Like the flight it’s based on, ‘Sully’ is way too short

This “Sully” never soars.

The story of the Miracle on the Hudson should be cleared for takeoff. It has Tom Hanks in the pilot’s seat, radiating everyman decency. And he’s flying a course carefully laid out by director Clint Eastwood.

So why does the film remain earthbound?

After all, Hanks is perfect as Chesley “Sully” Sullenberger, playing the kind of based-on-a-real-guy hero he gave us in “Bridge of Spies” and “Captain Phillips.” And Eastwood is his usual don’t-waste-a-shot self. The film barely lasts an hour-and-a-half.

How Chesley ‘Sully’ Sullenberger rescued Tom Hanks during filming

Maybe that’s the problem with the movie. There’s not enough movie.

That fateful flight was certainly packed with drama, but the crisis only took a few minutes — and thanks to Sully, didn’t have the violent finale of the fictional crash in “Flight.” Try as Eastwood can, he can’t make a whole picture out of it.

So we get some shots of a post-crisis Sully having nightmares and hallucinations. Too many scenes of him on the phone with his worried wife. And a subplot — which eventually becomes the entire plot — of how he was second-guessed by bureaucrats who wondered if he’d made the right decisions.

But there’s not much drama there either; we all know he did. And so the movie wastes a lot of time with Sully looking impatient, and the National Transportation Safety Board hacks looking like every idiot mayor who ever chewed out Dirty Harry.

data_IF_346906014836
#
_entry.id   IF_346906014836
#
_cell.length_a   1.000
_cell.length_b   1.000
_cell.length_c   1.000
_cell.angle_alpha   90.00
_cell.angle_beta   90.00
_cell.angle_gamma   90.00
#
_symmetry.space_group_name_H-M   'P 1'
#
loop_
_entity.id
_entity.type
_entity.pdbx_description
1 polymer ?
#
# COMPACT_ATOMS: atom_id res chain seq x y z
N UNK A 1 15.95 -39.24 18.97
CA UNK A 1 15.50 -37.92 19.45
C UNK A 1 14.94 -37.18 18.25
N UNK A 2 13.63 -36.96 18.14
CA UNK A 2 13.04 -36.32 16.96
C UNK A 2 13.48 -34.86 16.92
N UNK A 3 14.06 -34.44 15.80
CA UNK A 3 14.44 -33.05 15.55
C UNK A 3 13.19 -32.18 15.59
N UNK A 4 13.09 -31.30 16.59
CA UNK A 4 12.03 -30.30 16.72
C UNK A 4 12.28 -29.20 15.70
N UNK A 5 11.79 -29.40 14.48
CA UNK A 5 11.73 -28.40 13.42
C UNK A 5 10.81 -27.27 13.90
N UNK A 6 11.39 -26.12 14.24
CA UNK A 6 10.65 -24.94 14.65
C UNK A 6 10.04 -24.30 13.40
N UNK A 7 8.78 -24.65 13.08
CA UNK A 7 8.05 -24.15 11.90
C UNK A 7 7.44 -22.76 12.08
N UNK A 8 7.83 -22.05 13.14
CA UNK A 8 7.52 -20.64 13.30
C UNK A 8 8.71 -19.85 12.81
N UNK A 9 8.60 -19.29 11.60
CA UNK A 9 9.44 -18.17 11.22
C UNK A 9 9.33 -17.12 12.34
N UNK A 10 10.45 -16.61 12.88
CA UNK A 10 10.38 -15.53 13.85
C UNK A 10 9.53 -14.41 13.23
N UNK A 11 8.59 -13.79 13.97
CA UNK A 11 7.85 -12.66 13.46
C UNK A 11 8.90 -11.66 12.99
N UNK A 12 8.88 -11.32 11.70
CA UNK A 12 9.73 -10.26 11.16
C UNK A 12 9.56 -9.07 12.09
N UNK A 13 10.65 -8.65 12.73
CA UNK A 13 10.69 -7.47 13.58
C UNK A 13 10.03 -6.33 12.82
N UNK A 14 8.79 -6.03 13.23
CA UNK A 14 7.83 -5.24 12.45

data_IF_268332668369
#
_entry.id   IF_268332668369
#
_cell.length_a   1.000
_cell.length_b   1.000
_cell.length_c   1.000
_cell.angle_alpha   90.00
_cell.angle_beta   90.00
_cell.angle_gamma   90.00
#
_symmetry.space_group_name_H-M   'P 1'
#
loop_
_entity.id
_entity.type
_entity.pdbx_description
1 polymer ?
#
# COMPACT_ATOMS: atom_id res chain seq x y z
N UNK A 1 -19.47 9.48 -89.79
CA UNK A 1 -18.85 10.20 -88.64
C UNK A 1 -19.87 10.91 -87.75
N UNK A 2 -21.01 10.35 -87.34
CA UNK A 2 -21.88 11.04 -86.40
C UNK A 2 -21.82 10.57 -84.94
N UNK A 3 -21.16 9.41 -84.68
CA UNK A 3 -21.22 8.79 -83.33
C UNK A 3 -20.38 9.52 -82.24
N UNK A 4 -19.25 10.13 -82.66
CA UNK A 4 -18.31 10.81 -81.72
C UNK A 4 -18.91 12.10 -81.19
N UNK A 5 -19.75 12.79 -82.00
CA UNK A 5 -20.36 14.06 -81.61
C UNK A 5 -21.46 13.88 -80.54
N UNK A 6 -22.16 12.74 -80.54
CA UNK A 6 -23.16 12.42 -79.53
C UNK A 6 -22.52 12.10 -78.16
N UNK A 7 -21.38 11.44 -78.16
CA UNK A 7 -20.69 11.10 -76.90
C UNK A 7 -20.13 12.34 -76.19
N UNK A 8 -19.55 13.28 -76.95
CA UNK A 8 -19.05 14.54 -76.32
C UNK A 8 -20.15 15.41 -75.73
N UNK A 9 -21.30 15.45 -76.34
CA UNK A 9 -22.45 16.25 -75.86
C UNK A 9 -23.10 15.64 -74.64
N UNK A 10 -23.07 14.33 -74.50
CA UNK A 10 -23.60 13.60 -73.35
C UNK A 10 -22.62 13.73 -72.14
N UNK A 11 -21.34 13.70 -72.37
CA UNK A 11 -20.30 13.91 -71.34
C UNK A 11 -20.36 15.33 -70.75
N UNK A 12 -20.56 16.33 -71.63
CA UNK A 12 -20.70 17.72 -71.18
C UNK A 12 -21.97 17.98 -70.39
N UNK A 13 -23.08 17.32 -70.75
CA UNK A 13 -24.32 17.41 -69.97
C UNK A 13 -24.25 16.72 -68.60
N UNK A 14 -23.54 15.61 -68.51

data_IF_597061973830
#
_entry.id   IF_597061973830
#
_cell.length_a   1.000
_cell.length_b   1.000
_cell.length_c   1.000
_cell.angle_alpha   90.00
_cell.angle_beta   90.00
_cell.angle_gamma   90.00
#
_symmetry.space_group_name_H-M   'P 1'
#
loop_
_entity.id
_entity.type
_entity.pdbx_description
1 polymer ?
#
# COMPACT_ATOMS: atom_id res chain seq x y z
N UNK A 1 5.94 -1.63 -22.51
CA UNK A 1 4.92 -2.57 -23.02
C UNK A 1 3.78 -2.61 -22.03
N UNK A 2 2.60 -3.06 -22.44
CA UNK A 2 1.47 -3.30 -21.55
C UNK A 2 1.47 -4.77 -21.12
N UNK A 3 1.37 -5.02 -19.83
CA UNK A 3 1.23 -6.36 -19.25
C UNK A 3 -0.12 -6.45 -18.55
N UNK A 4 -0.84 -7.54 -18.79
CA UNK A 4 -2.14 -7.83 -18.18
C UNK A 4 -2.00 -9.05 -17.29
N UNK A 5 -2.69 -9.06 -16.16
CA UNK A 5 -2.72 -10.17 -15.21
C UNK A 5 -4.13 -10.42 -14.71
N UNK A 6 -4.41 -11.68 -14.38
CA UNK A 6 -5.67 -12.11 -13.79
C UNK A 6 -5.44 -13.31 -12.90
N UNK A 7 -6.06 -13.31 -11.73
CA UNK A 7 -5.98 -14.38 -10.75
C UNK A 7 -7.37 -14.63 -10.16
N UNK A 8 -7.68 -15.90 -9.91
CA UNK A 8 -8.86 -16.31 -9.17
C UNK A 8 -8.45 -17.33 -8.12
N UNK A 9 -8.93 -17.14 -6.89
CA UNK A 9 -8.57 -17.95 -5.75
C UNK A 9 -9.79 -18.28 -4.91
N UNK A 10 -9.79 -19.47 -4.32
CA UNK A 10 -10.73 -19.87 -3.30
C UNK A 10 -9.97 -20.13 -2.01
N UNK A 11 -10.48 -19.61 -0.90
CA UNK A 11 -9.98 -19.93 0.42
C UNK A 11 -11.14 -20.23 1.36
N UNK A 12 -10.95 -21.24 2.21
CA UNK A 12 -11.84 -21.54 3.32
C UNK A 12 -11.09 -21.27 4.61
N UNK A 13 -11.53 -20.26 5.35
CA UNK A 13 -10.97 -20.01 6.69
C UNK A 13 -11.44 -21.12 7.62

That angle appeals to Eastwood — the unappreciated American hero — but it doesn’t provide much conflict. Even with strong support from Aaron Eckhart as his co-pilot, and Laura Linney as the spouse back in the house, Hanks is just left up in the air, alone.

He’s easy to watch of course. And there’s something satisfying in a story about regular people — pilots, ferryboat captains, cops, flight attendants — all calmly doing their jobs. Sully himself frequently credited everyone — including the passengers — for what he was able to do.

But “Sully” remains strictly a solo flight. It never takes us along for the ride.

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From Hanks to Huppert, cinephiles find common ground at Telluride

During a Q&A to promote his own movie, “Sully,” at the 43rd Telluride Film Festival over Labor Day weekend, Tom Hanks made an unusual gesture — he started talking up another likely awards contender screening at the prestigious Colorado cinema event, “La La Land.”

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